Epidemiology, diagnosis, and treatment of blastomycosis in dogs and cats

Catharina Brömel, Jane E Sykes

Research output: Contribution to journalArticlepeer-review

51 Scopus citations


Blastomycosis is one of the most common systemic fungal diseases in dogs in North America, but it is rarely diagnosed in cats. The typical route of infection is inhalation of aerosolized conidia of Blastomyces dermatitidis. From the respiratory tract, the developing yeast form may disseminate throughout the body and affect multiple organ systems, most commonly the lymphatic, skeletal and central nervous systems, eyes and skin. Disseminated disease often is associated with nonspecific signs of illness including lethargy, inappetence and fever, as well as signs referable to specific organ systems like chronic cough and dyspnea, peripheral lymphadenopathy, endophthalmitis, and central nervous signs. Diagnosis is typically made by detection of Blastomyces dermatitidis yeast in affected tissues by fine-needle aspiration cytology or histopathology. The treatment of choice is itraconazole. Prognosis is fair in dogs without central nervous disease and guarded in cats.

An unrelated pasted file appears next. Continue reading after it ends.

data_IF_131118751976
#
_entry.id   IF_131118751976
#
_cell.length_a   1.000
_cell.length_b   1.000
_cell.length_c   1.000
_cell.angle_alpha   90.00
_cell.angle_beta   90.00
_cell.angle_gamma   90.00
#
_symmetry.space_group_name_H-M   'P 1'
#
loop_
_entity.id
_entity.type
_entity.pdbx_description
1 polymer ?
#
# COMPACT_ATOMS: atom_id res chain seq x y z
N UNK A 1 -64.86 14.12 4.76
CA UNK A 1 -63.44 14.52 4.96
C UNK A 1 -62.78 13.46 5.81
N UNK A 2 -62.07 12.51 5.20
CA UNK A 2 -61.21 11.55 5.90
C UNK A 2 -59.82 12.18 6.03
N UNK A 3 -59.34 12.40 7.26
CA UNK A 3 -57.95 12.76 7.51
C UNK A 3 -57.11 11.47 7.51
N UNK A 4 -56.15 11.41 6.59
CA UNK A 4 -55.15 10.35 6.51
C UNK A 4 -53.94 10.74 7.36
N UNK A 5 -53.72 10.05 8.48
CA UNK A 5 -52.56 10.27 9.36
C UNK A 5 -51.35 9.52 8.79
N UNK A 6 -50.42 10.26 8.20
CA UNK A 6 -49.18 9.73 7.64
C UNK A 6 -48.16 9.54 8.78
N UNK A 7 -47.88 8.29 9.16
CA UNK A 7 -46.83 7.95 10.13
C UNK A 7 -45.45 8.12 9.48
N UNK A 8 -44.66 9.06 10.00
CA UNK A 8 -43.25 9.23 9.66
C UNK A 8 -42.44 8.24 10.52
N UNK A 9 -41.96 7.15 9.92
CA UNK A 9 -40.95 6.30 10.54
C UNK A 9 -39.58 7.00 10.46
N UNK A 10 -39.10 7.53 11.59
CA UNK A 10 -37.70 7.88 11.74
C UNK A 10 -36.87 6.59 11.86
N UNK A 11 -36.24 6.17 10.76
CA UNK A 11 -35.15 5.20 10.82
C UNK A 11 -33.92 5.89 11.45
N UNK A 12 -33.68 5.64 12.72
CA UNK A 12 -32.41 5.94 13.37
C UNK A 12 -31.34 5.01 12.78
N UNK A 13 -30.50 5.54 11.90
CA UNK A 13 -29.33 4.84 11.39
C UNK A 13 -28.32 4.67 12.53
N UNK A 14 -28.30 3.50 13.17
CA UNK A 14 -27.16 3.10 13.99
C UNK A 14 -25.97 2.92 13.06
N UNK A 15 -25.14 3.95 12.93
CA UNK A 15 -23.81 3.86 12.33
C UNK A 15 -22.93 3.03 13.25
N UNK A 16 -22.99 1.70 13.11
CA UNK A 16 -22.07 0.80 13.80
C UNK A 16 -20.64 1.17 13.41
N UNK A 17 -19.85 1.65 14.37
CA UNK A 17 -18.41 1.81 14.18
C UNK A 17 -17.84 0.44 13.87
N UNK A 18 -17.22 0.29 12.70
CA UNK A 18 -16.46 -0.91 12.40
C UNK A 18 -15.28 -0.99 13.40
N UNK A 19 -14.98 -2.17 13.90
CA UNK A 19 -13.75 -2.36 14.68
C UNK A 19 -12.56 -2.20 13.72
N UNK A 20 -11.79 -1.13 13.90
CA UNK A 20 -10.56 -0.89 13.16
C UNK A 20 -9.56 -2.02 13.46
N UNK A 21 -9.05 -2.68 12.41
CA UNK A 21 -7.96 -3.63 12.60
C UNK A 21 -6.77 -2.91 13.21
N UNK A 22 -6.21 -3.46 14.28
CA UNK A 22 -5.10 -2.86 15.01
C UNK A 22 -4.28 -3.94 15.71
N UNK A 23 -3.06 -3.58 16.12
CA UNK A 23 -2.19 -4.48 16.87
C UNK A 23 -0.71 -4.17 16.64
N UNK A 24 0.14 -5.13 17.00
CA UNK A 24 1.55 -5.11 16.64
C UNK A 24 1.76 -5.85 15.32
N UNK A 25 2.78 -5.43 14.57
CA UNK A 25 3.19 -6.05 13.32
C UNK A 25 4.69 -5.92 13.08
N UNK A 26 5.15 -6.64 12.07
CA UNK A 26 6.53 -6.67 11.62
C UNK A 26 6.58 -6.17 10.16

Original languageEnglish (US)
Pages (from-to)233-239
Number of pages7
JournalClinical Techniques in Small Animal Practice
Issue number4
StatePublished - Nov 2005


  • Blastomycosis
  • Cat
  • Dog
  • Fungi
  • Infection epidemiology
  • Infection etiology

ASJC Scopus subject areas

  • veterinary(all)


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